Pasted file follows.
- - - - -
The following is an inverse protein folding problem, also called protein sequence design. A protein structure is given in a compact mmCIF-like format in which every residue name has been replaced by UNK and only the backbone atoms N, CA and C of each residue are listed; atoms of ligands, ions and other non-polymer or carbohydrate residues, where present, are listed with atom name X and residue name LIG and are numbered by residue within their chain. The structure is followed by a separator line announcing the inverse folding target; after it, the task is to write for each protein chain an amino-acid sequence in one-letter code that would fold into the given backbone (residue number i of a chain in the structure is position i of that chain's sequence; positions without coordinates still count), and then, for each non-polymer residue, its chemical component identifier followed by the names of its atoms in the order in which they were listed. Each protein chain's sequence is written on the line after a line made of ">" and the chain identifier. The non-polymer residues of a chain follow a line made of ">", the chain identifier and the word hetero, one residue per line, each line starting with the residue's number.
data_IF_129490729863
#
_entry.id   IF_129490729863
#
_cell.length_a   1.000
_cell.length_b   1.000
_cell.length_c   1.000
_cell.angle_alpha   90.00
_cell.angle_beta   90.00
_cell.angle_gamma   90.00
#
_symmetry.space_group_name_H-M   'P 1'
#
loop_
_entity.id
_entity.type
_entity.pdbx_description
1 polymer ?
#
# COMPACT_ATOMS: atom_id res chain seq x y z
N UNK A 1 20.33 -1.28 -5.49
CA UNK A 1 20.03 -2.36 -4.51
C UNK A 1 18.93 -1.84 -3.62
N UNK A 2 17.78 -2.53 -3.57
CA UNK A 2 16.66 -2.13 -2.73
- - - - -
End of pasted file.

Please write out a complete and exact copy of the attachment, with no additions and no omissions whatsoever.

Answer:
The following is an inverse protein folding problem, also called protein sequence design. A protein structure is given in a compact mmCIF-like format in which every residue name has been replaced by UNK and only the backbone atoms N, CA and C of each residue are listed; atoms of ligands, ions and other non-polymer or carbohydrate residues, where present, are listed with atom name X and residue name LIG and are numbered by residue within their chain. The structure is followed by a separator line announcing the inverse folding target; after it, the task is to write for each protein chain an amino-acid sequence in one-letter code that would fold into the given backbone (residue number i of a chain in the structure is position i of that chain's sequence; positions without coordinates still count), and then, for each non-polymer residue, its chemical component identifier followed by the names of its atoms in the order in which they were listed. Each protein chain's sequence is written on the line after a line made of ">" and the chain identifier. The non-polymer residues of a chain follow a line made of ">", the chain identifier and the word hetero, one residue per line, each line starting with the residue's number.
data_IF_129490729863
#
_entry.id   IF_129490729863
#
_cell.length_a   1.000
_cell.length_b   1.000
_cell.length_c   1.000
_cell.angle_alpha   90.00
_cell.angle_beta   90.00
_cell.angle_gamma   90.00
#
_symmetry.space_group_name_H-M   'P 1'
#
loop_
_entity.id
_entity.type
_entity.pdbx_description
1 polymer ?
#
# COMPACT_ATOMS: atom_id res chain seq x y z
N UNK A 1 20.33 -1.28 -5.49
CA UNK A 1 20.03 -2.36 -4.51
C UNK A 1 18.93 -1.84 -3.62
N UNK A 2 17.78 -2.53 -3.57
CA UNK A 2 16.66 -2.13 -2.73